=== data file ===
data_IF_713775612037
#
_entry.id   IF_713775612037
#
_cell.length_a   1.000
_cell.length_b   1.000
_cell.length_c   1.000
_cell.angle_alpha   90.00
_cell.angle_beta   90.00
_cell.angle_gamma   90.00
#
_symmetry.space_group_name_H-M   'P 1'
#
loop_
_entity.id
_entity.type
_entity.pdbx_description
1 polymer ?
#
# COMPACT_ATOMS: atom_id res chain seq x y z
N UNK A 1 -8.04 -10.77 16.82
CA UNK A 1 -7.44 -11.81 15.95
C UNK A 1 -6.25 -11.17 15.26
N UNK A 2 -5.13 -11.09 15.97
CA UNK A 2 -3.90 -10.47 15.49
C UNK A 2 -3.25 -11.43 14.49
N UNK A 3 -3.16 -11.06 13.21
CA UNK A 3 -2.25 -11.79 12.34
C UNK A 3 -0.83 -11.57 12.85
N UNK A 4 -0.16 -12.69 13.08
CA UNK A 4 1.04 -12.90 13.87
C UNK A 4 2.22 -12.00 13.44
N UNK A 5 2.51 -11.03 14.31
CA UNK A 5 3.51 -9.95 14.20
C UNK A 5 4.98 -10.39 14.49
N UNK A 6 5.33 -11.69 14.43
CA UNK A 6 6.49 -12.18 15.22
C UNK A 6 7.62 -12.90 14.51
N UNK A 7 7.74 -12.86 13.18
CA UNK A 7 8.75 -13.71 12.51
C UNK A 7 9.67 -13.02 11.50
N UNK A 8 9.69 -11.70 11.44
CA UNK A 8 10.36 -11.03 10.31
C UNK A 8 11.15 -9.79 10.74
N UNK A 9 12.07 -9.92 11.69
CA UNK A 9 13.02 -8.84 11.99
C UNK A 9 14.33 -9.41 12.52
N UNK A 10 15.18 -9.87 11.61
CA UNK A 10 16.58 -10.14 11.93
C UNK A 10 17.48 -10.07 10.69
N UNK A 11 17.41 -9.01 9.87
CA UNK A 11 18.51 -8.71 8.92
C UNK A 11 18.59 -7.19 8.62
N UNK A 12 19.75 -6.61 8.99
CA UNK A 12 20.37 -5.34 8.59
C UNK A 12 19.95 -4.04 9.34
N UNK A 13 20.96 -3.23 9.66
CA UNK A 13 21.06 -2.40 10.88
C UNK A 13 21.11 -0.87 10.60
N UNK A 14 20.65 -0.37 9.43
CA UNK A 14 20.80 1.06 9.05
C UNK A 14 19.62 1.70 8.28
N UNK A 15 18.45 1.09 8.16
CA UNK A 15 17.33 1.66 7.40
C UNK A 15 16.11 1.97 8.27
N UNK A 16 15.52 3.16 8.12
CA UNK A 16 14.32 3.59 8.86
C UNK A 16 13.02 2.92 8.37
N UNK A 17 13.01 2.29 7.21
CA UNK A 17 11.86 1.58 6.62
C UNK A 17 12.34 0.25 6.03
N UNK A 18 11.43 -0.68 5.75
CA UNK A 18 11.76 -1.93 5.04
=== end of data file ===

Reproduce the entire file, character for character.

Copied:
data_IF_713775612037
#
_entry.id   IF_713775612037
#
_cell.length_a   1.000
_cell.length_b   1.000
_cell.length_c   1.000
_cell.angle_alpha   90.00
_cell.angle_beta   90.00
_cell.angle_gamma   90.00
#
_symmetry.space_group_name_H-M   'P 1'
#
loop_
_entity.id
_entity.type
_entity.pdbx_description
1 polymer ?
#
# COMPACT_ATOMS: atom_id res chain seq x y z
N UNK A 1 -8.04 -10.77 16.82
CA UNK A 1 -7.44 -11.81 15.95
C UNK A 1 -6.25 -11.17 15.26
N UNK A 2 -5.13 -11.09 15.97
CA UNK A 2 -3.90 -10.47 15.49
C UNK A 2 -3.25 -11.43 14.49
N UNK A 3 -3.16 -11.06 13.21
CA UNK A 3 -2.25 -11.79 12.34
C UNK A 3 -0.83 -11.57 12.85
N UNK A 4 -0.16 -12.69 13.08
CA UNK A 4 1.04 -12.90 13.87
C UNK A 4 2.22 -12.00 13.44
N UNK A 5 2.51 -11.03 14.31
CA UNK A 5 3.51 -9.95 14.20
C UNK A 5 4.98 -10.39 14.49
N UNK A 6 5.33 -11.69 14.43
CA UNK A 6 6.49 -12.18 15.22
C UNK A 6 7.62 -12.90 14.51
N UNK A 7 7.74 -12.86 13.18
CA UNK A 7 8.75 -13.71 12.51
C UNK A 7 9.67 -13.02 11.50
N UNK A 8 9.69 -11.70 11.44
CA UNK A 8 10.36 -11.03 10.31
C UNK A 8 11.15 -9.79 10.74
N UNK A 9 12.07 -9.92 11.69
CA UNK A 9 13.02 -8.84 11.99
C UNK A 9 14.33 -9.41 12.52
N UNK A 10 15.18 -9.87 11.61
CA UNK A 10 16.58 -10.14 11.93
C UNK A 10 17.48 -10.07 10.69
N UNK A 11 17.41 -9.01 9.87
CA UNK A 11 18.51 -8.71 8.92
C UNK A 11 18.59 -7.19 8.62
N UNK A 12 19.75 -6.61 8.99
CA UNK A 12 20.37 -5.34 8.59
C UNK A 12 19.95 -4.04 9.34
N UNK A 13 20.96 -3.23 9.66
CA UNK A 13 21.06 -2.40 10.88
C UNK A 13 21.11 -0.87 10.60
N UNK A 14 20.65 -0.37 9.43
CA UNK A 14 20.80 1.06 9.05
C UNK A 14 19.62 1.70 8.28
N UNK A 15 18.45 1.09 8.16
CA UNK A 15 17.33 1.66 7.40
C UNK A 15 16.11 1.97 8.27
N UNK A 16 15.52 3.16 8.12
CA UNK A 16 14.32 3.59 8.86
C UNK A 16 13.02 2.92 8.37
N UNK A 17 13.01 2.29 7.21
CA UNK A 17 11.86 1.58 6.62
C UNK A 17 12.34 0.25 6.03
N UNK A 18 11.43 -0.68 5.75
CA UNK A 18 11.76 -1.93 5.04